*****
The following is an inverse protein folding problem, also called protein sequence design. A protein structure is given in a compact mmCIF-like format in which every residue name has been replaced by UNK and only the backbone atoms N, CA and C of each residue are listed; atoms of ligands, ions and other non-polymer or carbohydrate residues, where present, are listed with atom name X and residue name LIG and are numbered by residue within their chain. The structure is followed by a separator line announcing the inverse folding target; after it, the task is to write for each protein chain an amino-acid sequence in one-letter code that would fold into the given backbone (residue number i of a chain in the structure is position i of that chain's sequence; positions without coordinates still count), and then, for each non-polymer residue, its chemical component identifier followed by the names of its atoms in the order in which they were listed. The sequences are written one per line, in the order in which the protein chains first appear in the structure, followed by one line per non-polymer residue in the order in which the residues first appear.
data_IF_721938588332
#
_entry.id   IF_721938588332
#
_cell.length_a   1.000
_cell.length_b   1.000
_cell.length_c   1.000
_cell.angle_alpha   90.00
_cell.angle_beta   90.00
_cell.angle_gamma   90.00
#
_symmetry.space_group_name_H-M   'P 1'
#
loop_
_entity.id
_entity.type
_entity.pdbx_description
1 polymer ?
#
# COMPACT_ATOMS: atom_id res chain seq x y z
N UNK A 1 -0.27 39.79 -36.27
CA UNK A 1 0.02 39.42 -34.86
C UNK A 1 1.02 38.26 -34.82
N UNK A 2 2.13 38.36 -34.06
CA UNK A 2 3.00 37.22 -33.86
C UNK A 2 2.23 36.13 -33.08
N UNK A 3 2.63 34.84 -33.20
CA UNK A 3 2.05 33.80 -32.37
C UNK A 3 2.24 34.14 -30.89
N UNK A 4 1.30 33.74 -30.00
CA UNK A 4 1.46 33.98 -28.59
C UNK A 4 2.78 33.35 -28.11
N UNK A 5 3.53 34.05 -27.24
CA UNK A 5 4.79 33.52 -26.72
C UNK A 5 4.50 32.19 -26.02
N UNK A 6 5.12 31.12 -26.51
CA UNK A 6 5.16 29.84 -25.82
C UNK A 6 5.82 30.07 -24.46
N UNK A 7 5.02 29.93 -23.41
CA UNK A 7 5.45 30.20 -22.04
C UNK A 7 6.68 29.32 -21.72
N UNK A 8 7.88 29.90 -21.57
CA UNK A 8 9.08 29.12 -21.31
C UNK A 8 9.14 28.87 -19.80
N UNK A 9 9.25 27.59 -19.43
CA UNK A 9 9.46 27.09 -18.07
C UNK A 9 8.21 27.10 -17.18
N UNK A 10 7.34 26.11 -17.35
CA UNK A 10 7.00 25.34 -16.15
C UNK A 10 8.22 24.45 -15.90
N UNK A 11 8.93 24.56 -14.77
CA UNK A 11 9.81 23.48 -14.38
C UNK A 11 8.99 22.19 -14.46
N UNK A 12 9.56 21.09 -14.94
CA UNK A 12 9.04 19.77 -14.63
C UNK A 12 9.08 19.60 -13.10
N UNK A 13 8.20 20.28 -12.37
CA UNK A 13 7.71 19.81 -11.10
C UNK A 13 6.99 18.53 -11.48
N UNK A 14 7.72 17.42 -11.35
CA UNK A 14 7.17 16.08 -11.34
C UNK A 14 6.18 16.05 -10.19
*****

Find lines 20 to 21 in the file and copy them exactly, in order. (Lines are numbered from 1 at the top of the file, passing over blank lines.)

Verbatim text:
#
# COMPACT_ATOMS: atom_id res chain seq x y z